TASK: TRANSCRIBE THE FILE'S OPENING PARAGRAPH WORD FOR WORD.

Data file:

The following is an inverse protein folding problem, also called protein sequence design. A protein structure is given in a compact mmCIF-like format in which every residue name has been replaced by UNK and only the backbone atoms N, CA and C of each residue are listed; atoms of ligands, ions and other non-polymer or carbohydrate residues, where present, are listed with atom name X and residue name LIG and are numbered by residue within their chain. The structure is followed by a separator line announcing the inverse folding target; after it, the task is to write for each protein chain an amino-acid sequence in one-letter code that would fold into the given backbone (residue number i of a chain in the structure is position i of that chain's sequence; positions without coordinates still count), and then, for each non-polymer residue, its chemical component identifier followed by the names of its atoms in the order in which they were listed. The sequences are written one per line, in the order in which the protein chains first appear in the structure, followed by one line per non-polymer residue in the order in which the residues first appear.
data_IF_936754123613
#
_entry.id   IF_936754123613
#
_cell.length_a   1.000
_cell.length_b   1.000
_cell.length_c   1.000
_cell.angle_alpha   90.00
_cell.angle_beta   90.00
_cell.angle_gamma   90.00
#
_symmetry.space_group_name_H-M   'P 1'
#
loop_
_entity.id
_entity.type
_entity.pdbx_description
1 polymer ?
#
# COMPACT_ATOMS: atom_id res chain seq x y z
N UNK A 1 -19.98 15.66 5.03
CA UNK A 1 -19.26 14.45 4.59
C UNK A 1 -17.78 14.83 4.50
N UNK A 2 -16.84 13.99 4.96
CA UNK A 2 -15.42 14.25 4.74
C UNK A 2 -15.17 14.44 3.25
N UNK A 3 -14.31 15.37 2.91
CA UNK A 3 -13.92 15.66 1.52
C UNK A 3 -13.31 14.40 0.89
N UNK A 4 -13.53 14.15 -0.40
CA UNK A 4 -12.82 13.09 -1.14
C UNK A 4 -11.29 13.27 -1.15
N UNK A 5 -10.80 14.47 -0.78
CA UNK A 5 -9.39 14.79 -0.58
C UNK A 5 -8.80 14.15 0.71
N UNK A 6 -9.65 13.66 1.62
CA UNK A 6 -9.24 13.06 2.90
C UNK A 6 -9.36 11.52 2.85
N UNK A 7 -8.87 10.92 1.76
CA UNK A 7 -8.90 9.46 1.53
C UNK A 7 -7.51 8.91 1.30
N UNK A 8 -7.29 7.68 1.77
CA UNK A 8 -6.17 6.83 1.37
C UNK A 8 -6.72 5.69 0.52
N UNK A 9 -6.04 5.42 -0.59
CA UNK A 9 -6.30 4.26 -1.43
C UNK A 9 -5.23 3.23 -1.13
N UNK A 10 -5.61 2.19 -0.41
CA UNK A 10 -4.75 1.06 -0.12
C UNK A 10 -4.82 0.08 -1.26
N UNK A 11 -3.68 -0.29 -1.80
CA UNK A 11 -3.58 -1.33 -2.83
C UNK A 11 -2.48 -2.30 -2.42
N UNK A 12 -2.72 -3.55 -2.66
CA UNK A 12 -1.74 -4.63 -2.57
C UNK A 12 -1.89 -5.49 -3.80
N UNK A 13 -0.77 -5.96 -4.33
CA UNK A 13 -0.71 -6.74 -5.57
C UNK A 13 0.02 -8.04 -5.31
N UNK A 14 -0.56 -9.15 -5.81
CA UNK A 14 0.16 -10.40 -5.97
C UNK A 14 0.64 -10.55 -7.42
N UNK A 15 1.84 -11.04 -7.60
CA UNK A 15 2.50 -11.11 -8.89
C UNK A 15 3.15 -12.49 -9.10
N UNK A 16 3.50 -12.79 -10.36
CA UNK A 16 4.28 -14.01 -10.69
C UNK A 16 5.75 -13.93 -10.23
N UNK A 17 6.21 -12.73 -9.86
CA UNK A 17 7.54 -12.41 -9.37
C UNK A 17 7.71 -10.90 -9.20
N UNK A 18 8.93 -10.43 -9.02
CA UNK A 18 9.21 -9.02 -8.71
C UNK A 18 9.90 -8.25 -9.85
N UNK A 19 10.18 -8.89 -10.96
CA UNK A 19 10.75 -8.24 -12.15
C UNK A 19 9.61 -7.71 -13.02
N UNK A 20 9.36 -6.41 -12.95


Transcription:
The following is an inverse protein folding problem, also called protein sequence design. A protein structure is given in a compact mmCIF-like format in which every residue name has been replaced by UNK and only the backbone atoms N, CA and C of each residue are listed; atoms of ligands, ions and other non-polymer or carbohydrate residues, where present, are listed with atom name X and residue name LIG and are numbered by residue within their chain. The structure is followed by a separator line announcing the inverse folding target; after it, the task is to write for each protein chain an amino-acid sequence in one-letter code that would fold into the given backbone (residue number i of a chain in the structure is position i of that chain's sequence; positions without coordinates still count), and then, for each non-polymer residue, its chemical component identifier followed by the names of its atoms in the order in which they were listed. The sequences are written one per line, in the order in which the protein chains first appear in the structure, followed by one line per non-polymer residue in the order in which the residues first appear.